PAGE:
Def Leppard - Hysteria - Review
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critics' view

After a four year absence coming off of a diamond selling album Leppard released Hysteria, evoking mixed reactions from many of their fans. A huge sound overhaul had taken place during the recording of the album. The band no longer sounded like a heavier AC/DC, they sounded like a heavier Michael Jackson. Maybe not that drastic, but they were surely trying to pick up some of the same audience. Had the album been pop drivel they would've been labelled sell outs by more than just their original fans, but Hysteria does rock in some places, and the hooks are meticulously and perfectly constructed to where the songs that don't stand strong on their own as a rare form of good pop music.

After a disastrous test run with Jim Steinman of Meat Loaf and Billy Squier fame, and Phil Spector of Beatles fame, Leppard wisely returned to the man who had brought this young band success in the first place, Robert John "Mutt" Lange. His production methods were never and never became as insane as they are on this album. The sound is huge. Energy replaced by precision. Once again, Rick Allen is replaced with the Fairlight synthesizer, though the samples on this album a huge improvement over the ones used on Pyromania. Hundreds of layers of backing vocals being sung simultaneously with compression, mid-range reduction EQ, and high-pass filters to make them shiny pop perfection. Mike Shipley steps down as engineer to mix the album, and turns the recording duties over to Nigel Green. The team of Green engineering and Shipley mixing works tremendously on this album, as their roles were reversed on the previous album.

The sound quality on Hysteria is a step up, an insane level of absolute perfection. Dozens of layers or recorded guitar parts are seamlessly blended without ever getting in the way of the main attraction of these songs, the vocal melodies. The band used Rockman amplifiers during the recording of the album, which gives a completely clean guitar sound with distortion added later when it was necessary. Though Shipley hated the sound of the amps calling them, "shitty [with] no real balls", the rest agreed that recording that many Marshall's would over-power every other instrument and Shipley eventually agreed. The recording was so meticulous that Lange actually made the band record one section of the title track one note in a chord at a time and then dubbed them together later so that each note struck at exactly the same time.

The vocals on this album did require special treatment, as their are literally hundreds of backing tracks. The hooks are some of the catchiest in any genre, and the melodies are incredibly well thought out, dissected for human response. "Animal", "Armageddon It", and "Pour Some Sugar on Me" are designed to stay in your head and by extension, in your speakers for weeks on end. These are meticulously crafted pop tunes, every second carefully thought out, being spontaneous was out of the question. Every note on Hysteria serves a purpose, everything is there for a reason. The band seems to have the most fun on side two tracks like "Don't Shoot Shotgun", "Run Riot", and "Excitable", but even this fun doesn't sound loose, and sounds precisely calculated and executed. The ballads are rather syrupy, but they are incredibly catchy which makes them guilty pleasures as well. The title track being the best of them, and "Love Bites" being the most syrupy. Lange's influence in the band was noticeable before, but he may as well be the leader of the band on this one. Producing every single breath found on this album down to an atom for absolute perfection is what he did. It drove him out of the business for years, his magnum opus on such a grand scale that it would have taken many lesser producers out of the game permanently, but he just kept on going. He never did match the production perfection that he got on Hysteria ever again, but his legacy remains much intact.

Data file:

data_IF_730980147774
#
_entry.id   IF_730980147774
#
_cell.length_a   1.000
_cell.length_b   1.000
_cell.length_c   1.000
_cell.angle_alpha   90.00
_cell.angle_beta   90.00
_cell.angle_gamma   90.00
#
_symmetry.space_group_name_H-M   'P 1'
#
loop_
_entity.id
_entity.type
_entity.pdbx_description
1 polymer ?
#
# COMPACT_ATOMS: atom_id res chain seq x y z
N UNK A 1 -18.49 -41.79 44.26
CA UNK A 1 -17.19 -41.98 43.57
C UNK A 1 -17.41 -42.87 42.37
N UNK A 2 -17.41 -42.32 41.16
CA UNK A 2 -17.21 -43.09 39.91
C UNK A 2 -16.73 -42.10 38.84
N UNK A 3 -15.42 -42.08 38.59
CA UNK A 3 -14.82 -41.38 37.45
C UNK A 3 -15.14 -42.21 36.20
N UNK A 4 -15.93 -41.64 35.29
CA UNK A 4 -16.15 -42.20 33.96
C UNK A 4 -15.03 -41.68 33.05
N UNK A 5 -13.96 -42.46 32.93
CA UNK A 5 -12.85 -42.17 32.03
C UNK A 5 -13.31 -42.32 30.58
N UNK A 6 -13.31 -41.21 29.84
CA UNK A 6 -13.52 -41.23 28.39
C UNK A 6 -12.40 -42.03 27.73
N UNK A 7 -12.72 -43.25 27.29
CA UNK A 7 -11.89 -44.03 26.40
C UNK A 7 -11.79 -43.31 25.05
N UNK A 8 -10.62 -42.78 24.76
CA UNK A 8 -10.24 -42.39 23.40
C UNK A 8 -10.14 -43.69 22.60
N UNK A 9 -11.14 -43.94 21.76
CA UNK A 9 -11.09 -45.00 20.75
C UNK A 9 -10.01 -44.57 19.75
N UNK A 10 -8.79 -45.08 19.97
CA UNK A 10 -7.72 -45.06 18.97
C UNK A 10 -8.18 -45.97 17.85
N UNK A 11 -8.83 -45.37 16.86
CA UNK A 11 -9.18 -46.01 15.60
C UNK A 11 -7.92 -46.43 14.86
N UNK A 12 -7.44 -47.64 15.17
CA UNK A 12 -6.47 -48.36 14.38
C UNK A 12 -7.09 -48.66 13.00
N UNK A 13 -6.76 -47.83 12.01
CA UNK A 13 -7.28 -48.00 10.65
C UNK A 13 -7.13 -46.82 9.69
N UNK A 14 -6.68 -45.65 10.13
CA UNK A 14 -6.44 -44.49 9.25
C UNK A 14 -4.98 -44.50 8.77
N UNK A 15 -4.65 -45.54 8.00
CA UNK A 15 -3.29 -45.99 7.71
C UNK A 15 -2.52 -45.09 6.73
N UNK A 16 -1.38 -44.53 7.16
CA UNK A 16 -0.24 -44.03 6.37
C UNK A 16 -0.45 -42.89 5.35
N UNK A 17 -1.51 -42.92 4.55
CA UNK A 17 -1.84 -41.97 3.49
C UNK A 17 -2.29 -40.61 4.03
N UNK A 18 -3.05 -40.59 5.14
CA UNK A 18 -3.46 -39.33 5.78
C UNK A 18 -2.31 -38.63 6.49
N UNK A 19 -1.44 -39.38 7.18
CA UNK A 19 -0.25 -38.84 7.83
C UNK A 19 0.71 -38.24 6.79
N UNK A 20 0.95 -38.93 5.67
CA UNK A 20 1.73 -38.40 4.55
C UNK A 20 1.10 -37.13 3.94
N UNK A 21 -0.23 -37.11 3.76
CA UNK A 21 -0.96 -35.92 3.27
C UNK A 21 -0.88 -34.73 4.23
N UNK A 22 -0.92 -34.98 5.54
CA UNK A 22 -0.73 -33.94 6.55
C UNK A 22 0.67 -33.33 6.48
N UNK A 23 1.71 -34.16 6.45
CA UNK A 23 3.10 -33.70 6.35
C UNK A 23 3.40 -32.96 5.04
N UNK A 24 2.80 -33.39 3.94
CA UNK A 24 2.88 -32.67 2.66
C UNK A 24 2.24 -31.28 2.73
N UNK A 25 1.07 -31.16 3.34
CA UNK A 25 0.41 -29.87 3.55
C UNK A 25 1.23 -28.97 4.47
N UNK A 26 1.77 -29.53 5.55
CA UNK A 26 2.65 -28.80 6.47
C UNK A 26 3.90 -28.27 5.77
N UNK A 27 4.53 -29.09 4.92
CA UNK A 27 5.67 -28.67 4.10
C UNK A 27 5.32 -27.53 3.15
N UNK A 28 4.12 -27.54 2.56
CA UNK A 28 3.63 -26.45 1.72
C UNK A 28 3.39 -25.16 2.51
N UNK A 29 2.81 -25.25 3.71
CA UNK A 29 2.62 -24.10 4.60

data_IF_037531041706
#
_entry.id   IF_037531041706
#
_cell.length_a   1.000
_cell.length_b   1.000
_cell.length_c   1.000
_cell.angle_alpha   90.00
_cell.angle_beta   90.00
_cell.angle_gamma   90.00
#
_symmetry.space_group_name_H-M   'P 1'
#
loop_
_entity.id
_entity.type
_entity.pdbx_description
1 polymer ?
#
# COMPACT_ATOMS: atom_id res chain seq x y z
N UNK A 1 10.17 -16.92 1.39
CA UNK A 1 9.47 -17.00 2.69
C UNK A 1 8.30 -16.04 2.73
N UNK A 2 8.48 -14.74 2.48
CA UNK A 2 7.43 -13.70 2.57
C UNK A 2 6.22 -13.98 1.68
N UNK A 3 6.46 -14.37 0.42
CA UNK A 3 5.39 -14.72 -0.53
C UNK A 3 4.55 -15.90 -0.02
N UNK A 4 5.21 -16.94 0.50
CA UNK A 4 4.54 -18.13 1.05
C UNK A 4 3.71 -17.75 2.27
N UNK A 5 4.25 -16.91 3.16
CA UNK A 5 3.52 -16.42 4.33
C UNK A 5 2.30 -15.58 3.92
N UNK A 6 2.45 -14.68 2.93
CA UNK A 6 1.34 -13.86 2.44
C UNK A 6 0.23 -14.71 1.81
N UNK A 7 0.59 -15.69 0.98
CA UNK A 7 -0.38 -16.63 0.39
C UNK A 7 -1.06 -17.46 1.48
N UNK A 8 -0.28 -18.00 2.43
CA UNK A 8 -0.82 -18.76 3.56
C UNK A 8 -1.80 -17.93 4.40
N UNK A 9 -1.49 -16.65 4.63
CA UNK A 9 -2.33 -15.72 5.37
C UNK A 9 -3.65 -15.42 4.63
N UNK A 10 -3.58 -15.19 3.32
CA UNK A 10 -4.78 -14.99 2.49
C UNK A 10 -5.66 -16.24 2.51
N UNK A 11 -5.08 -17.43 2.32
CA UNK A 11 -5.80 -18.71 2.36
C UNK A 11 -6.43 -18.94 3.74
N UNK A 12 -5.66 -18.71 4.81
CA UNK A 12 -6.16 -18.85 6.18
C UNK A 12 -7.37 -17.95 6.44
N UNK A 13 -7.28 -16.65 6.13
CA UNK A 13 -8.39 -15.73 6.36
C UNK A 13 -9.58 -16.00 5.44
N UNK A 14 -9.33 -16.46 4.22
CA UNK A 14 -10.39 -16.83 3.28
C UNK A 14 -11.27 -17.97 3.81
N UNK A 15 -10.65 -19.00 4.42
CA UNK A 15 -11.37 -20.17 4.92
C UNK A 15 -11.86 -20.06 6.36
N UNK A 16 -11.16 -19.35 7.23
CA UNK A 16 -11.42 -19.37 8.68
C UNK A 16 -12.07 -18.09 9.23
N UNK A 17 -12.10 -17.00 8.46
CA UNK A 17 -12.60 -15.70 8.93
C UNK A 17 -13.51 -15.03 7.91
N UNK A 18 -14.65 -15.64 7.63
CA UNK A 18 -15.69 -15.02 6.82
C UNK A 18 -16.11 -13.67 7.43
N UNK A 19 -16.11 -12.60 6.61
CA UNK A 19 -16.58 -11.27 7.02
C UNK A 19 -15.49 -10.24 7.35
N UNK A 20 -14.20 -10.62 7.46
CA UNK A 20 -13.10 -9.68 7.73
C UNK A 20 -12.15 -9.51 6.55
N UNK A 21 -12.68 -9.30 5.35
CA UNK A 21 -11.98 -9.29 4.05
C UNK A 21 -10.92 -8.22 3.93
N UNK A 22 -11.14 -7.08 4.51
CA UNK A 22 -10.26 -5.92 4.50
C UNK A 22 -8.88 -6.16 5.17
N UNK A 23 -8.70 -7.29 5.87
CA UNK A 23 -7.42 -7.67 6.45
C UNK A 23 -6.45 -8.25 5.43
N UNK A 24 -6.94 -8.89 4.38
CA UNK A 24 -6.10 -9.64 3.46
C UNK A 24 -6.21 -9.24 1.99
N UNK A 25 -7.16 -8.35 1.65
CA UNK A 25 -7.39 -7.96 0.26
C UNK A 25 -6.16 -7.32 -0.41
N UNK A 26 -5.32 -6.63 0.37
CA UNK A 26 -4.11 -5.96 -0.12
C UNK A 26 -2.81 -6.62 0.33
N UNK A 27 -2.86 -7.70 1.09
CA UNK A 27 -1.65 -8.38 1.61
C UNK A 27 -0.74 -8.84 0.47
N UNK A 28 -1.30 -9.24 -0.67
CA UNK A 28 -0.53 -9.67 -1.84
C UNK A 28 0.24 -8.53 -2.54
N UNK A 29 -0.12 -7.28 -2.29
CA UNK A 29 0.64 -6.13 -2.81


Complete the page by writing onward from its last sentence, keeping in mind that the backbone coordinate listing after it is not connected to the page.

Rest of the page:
Though fans of metal may not admire Hysteria, it is a classic album, and it is an achievement of some sort. If not of hard rock then of pop, and no doubt one of production. Some may see it as formulaic and more of a product than music, but it's not. It's simply the closest anyone has ever come to reaching pop perfection.

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